Functional foods are gaining traction in the Middle East and North Africa (MENA) food market, as rising disposable incomes and increasing awareness allows consumers to make more health conscious decisions.
Functional foods have been around for a long time, with their perceived benefits being highlighted in numerous magazines dedicated to the cause, however, dissemination of information through internet-enabled smartphones seems to have made more consumers aware about their benefits.
Part of the popularity of functional foods is on account of changing demographics in MENA. As is the case in the west, Middle East and Africa is also witnessing the rise of a young, working population, who doesn’t mind to spend more on products pertaining to health and well-being.
The Middle East and North Africa (MENA) functional food market is projected to expand at a CAGR of nearly 7% during the period 2015-2020. Some of the key functional foods that are expected to witness robust demand include protein bars and biscuits made from wholegrain.
The adoption of functional foods in MENA has also got to do with the larger trend towards clean label and natural products. Awareness about why natural and clean label products are better than those containing artificial additives is strong among white-collar workers, foreign returnees, and expatriates working in the region.
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Another key trend is that functional foods have ceased to remain limited to tablets and capsules, and currently, they are being used in a wide variety of day-to-day products, such as biscuits and chocolate bars. This has increased the demand for functional foods, as most of these products are popular among kids and young population.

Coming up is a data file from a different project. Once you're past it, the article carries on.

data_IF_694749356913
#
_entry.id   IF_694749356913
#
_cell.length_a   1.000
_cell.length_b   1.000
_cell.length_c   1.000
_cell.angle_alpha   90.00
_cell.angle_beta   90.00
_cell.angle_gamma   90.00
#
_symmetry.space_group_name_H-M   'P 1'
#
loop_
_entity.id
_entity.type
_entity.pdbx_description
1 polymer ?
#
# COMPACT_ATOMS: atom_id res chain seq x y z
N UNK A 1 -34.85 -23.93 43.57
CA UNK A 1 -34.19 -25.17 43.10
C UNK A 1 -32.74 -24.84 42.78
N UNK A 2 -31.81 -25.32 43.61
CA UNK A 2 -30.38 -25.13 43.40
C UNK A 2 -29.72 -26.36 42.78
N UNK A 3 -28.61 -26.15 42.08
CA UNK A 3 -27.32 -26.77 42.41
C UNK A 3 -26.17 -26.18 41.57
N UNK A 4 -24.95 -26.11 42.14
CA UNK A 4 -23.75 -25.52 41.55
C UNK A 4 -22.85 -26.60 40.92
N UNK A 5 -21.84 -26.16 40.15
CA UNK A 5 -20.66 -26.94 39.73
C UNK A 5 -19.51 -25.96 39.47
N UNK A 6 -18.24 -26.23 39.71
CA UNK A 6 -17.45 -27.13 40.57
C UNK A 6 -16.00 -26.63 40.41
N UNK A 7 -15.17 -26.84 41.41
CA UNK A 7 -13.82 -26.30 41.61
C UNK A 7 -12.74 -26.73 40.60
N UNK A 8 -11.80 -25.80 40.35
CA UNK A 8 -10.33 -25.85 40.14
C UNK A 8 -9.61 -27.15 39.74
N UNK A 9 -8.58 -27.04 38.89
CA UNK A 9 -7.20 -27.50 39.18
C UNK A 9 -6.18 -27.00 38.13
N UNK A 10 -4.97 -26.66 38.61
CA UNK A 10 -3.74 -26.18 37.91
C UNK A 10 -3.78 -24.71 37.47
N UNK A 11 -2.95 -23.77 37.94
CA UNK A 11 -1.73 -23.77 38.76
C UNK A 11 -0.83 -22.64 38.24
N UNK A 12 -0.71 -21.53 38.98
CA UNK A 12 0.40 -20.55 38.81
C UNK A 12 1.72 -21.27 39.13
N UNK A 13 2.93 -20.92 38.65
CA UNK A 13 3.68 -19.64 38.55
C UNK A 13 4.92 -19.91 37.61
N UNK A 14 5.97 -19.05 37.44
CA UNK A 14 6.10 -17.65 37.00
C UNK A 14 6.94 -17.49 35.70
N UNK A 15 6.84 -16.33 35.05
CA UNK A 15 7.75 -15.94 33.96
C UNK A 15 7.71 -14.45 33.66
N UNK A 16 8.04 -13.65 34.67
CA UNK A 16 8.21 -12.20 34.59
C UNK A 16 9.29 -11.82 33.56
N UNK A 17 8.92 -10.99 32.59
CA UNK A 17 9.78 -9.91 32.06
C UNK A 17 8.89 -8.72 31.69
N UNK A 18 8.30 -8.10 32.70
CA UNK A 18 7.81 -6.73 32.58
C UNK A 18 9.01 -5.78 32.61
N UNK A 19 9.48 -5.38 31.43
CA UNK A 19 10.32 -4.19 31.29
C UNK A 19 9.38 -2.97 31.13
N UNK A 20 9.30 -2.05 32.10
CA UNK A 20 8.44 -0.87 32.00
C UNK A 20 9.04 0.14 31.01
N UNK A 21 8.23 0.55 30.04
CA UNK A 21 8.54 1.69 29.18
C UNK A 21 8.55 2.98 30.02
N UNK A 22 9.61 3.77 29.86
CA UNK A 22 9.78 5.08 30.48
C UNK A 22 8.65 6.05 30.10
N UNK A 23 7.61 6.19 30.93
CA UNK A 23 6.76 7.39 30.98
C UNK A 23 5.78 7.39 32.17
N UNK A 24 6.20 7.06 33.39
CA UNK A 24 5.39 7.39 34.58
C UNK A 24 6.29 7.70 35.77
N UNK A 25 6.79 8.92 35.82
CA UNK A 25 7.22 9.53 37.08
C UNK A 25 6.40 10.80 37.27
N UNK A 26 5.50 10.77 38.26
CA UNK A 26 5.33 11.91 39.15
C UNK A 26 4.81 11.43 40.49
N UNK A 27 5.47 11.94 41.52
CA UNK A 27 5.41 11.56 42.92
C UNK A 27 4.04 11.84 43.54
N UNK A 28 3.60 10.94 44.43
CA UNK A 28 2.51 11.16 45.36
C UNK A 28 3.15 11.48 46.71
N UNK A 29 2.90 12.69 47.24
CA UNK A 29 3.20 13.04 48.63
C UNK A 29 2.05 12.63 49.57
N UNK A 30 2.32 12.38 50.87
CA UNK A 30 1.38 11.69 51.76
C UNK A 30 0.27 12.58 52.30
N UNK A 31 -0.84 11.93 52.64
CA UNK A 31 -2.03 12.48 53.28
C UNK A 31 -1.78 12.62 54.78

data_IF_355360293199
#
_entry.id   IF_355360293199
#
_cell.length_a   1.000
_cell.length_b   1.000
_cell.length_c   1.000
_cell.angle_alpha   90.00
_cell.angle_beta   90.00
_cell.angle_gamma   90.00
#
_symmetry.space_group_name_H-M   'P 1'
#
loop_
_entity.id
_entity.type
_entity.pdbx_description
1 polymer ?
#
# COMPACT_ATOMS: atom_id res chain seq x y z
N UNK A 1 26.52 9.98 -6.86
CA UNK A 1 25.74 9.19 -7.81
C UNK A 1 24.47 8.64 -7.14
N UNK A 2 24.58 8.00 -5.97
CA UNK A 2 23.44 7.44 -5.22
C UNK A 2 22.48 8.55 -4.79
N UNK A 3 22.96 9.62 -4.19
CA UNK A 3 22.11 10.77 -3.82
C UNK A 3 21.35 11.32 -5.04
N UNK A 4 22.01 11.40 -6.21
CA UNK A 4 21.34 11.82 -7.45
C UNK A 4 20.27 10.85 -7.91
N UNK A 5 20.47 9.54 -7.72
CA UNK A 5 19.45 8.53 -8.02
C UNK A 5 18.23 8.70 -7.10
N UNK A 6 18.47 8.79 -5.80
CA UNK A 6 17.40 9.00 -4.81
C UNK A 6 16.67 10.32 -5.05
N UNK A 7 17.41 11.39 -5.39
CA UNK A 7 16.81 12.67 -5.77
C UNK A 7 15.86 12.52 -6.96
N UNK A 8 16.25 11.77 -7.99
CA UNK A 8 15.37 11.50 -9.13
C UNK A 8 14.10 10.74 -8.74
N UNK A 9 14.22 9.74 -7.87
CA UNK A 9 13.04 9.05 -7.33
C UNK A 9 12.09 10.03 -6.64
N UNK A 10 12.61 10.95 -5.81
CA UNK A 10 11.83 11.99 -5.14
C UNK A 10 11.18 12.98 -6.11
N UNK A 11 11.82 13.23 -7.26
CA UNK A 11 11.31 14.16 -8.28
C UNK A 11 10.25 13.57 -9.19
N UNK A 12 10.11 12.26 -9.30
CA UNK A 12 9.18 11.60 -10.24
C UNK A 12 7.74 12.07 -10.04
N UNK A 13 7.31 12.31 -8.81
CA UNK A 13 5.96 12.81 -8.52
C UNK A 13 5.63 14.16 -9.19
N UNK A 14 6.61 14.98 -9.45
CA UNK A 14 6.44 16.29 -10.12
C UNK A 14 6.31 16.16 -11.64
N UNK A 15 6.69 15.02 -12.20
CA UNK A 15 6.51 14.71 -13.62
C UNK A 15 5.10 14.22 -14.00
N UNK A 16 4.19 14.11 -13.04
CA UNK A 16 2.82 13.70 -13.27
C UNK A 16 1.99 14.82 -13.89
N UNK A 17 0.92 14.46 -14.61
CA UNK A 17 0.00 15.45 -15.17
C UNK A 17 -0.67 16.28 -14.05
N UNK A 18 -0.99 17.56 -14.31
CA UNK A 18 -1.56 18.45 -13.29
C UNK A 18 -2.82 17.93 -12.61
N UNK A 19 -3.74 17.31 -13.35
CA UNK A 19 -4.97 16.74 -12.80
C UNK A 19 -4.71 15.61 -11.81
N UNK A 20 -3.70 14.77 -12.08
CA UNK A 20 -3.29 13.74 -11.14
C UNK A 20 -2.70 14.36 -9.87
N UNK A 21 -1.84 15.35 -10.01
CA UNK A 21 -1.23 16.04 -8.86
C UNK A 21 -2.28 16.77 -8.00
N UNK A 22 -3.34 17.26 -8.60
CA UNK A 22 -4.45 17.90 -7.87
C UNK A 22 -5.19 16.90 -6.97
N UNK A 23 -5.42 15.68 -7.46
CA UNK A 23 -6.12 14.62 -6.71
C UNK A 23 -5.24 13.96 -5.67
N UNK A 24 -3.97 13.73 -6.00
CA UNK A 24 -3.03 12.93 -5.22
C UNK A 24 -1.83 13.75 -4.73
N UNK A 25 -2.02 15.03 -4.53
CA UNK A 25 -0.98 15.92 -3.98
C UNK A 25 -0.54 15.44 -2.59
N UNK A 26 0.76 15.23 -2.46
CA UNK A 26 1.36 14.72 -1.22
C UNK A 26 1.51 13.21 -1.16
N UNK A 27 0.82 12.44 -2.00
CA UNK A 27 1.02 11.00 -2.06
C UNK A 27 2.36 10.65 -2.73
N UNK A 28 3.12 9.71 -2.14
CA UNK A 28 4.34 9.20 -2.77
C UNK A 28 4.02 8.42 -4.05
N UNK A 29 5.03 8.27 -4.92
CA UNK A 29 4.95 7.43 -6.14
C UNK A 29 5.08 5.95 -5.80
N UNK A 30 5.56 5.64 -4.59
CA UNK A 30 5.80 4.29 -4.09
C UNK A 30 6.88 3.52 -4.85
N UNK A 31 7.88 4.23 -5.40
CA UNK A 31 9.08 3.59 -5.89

Globalisation has brought about a plethora of changes in the world, and food and beverage industry has also been impacted by it. Multinational food companies are now marking their presence in new markets, owing to which a wide range of products are available to the local population.
MENA region too has witnessed the entry of global food giants, owing to which the product range available in the function food sector has seen an increase. Opening of retail chains and shopping malls has also contributed to product visibility and branding activities.
As discussed previously, increasing disposable income has had a marked impact on functional food market in MENA. MENA region comprises GCC, an association of some of the world’s richest nations and high disposable incomes. For example, the disposable income of UAE was around US$ 26,000, comparable to the disposable income of U.K. population.
The functional food market in Middle East and North Africa is expected to expand at 7% CAGR through 2020, and reach a valuation of US$ 4.5 Bn. The absolute $ value opportunity of functional food is likely to represent 34.62% of the overall incremental opportunity in the MENA nutraceutical market between 2014 to 2020.
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There are a slew of opportunities in the MENA nutraceuticals market, and both multinational- and local- players are working on consolidating their position in the market. Some of the key players in the MENA nutraceuticals market include BASF, Danone, Nestle, IFFCO, Kellogg’s, Al Rawabi, NTDE, and Alyasra Foods.
Most of these companies are focusing on raising awareness among consumers on why functional foods are more beneficial than traditional food products available in the market.
Multinational players are also tying up with niche players in a bid to gain a foothold in the complex market. Niche players have a slight upper hand over global players in terms of taste and flavour preferences.